CLI Prompts: My Favorite New Feature in Angular 7

What are CLI Prompts and Why I Think They are Such a Big Deal

Angular 7 is currently in RC (Release Candidate), and is slated for release later this month. It includes numerous changes in the Component Dev Kit (CDK) and the Material Design library, most notably Drag&Drop support and Virtual Scrolling.

Ivy also got some nice progress, including animation support and improved @NgModule integration. I wrote a full-blown post about Ivy and how it works, and how excited I am about all the amazing working the Angular team puts into it. However, Ivy will not be ready for prime time in Angular 7, so don’t hold your breath.

Unlike previously speculated, Integrated Bitcoin Mining didn’t make it into the 7.0 release — so did the highly anticipated Artificial Intelligence Store. 😜

Jokes aside — There is one new feature in Angular 7 that I am particularly excited about: CLI Prompts.

It is all about choice. Sass Logo Credit

What are Angular CLI Prompts?

When you create a new project using the Angular 6 CLI, you run the ng new command and immediately get a bunch of output on screen — the project creation immediately begins.

Yesterday, when working on the Schematics for TypeWiz, I wanted to test them with the new Angular version. So I installed the Angular 7 CLI and run ng new typewiz-test, expecting to see the usual output. I was surprise when I was greeted with a set of questions instead:

CLI Prompts (also known as Schematics Prompts) provide the ability to ask the user questions before they run, or in other words — executing actions such as creating a new project, adding a new component or setting up a third party library can now become an interactive dialog between the user and the CLI.

The current version support three types of questions: Yes/No (boolean), free text input, or letting the user choose an option from the list (like in the screen shot above).

Why are CLI Prompts Important? 🤔

The ability to pass options to Schematics is not something new — however, the fact that it is there doesn’t mean users are aware of it. For instance, I wasn’t aware that you can create a new Angular project and have the routing set up for you until I prepared on my AngularUP 2018 talk and actively looked for this feature.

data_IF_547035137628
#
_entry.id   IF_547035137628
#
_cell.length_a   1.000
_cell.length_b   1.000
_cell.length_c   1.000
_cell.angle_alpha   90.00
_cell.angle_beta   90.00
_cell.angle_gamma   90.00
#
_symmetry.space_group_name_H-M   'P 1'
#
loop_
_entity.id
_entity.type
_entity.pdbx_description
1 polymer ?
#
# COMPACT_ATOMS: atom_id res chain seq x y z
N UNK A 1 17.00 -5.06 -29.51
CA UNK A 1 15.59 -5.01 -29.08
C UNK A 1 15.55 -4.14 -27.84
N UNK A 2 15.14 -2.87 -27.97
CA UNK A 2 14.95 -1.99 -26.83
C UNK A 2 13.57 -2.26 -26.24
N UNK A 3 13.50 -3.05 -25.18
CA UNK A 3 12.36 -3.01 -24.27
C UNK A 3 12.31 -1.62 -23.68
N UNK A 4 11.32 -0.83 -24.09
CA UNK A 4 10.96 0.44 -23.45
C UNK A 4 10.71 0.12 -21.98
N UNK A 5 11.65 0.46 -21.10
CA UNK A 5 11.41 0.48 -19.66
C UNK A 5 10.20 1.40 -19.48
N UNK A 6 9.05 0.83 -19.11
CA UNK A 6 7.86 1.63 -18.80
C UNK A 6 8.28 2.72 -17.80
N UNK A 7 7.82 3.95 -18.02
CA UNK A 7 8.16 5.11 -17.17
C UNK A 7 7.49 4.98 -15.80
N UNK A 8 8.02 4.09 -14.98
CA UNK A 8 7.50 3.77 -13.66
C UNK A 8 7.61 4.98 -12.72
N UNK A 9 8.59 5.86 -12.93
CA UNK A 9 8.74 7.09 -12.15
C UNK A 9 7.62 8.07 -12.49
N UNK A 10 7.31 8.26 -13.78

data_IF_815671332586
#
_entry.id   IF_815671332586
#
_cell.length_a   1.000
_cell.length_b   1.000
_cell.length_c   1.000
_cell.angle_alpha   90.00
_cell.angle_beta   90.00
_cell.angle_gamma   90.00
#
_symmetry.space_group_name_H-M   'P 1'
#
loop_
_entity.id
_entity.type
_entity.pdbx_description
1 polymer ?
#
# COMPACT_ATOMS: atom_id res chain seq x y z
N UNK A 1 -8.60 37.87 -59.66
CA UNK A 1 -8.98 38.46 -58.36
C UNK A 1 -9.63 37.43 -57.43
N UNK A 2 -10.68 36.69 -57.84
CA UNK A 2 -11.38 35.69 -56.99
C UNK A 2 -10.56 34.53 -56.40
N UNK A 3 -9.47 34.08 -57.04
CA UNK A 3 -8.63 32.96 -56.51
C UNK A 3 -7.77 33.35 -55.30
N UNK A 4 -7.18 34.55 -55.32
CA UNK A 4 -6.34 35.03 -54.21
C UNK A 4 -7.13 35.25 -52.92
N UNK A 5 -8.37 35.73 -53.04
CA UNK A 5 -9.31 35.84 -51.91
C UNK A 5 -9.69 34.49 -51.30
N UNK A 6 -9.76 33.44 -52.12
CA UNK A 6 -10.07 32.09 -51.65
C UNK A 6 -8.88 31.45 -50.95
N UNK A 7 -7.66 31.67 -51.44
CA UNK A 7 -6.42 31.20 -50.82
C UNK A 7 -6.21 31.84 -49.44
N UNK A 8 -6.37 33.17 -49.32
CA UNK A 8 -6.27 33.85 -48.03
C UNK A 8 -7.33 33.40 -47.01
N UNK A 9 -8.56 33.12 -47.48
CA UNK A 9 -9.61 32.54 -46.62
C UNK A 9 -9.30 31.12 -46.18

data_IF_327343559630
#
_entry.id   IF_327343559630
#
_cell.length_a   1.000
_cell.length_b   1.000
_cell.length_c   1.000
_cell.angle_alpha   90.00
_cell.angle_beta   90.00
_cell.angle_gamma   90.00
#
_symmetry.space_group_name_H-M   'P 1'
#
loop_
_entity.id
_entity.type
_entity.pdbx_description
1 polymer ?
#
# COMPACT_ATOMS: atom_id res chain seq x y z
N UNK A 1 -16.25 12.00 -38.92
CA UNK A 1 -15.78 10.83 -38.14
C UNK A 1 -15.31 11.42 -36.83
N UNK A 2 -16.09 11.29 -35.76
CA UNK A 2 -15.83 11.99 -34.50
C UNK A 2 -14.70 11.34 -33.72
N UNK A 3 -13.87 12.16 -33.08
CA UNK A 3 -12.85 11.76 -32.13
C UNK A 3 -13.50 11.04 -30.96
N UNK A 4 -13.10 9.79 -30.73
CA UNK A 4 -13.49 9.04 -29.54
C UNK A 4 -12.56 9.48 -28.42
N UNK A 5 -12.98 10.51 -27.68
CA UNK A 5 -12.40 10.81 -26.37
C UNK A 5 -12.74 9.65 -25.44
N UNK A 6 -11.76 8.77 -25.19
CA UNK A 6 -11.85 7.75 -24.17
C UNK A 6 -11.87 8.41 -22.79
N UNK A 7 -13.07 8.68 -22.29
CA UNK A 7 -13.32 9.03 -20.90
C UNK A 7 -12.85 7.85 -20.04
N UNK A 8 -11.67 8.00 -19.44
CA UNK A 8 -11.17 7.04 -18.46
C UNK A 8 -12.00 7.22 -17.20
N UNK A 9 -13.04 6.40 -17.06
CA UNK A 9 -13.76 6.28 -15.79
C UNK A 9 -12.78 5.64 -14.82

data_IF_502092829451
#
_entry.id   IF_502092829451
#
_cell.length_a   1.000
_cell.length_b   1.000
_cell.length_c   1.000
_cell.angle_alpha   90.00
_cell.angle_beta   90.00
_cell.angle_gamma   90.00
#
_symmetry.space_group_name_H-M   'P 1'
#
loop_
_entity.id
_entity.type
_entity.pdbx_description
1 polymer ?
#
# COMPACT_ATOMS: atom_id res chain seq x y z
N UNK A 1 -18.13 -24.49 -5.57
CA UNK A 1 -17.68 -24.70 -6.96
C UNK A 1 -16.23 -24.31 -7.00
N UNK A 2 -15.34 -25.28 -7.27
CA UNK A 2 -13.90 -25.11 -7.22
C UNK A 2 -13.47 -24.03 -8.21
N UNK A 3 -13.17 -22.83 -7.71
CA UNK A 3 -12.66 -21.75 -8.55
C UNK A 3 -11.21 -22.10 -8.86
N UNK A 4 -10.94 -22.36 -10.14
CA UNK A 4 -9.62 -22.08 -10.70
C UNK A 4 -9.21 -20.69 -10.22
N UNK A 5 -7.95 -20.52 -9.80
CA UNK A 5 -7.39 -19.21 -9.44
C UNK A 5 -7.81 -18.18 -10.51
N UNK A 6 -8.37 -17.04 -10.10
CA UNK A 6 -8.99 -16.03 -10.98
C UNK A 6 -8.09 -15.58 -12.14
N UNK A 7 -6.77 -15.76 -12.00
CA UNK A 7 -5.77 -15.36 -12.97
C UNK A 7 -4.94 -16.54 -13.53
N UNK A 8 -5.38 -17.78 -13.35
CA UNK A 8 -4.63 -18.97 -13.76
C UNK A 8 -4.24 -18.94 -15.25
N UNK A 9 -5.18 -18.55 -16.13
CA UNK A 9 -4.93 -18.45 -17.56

Setting up the style was also possible, but still puzzled many Angular developers as you can tell by looking at the number of votes for this StackOverflow Questions.

How many of you have ever typed ng new --help and actually went through all the available options? While writing these lines, I ran this command again and found out there is a new --experimental-ivy option (I’m going to try it just after finishing writing this post!).

Many new Angular developers do not even use the CLI directly — with projects such like AngularConsole (you should check it out, btw) or StackBlitz, you can create an Angular project using a GUI. When you create an Angular project in AngularConsole, you don’t have an option to pass parameters to ng new.

It’s All About Choice ✅

CLI Prompts don’t really add new functionality to Schematics and the CLI — they simply provide a new interface to functionality that already exists. Yet, the ability to interact with the user and ask questions gives the user the feeling of choice.

Starting with Angular 7, when you create a new project, you are the boss. You get to decide how your project will be set up, and you don’t have to dig in the documentation for that — just answer a couple of questions. The process is still automated and you can still just go on with the default, but you make an informed choice when you do so.

Adding these prompts to your existing Schematics is also very simple — you can check out the example in the documentation, or check out how the Routing prompt is implemented for ng new (spoiler: it’s only a single line of code).

To sum up — I’m really excited about this new feature, and I believe it plays an important role in improving the first time user experience for new Angular developers. I’m looking forward to seeing it integrated in IDEs and Angular Console, and more importantly — to see it used in the wild in Schematics created by the community. Kudos to the Angular team! 🙏

This is the 10th post in my Postober challenge — writing something new every single day throughout October.

I will tweet whenever I publish a new post, promise! ✍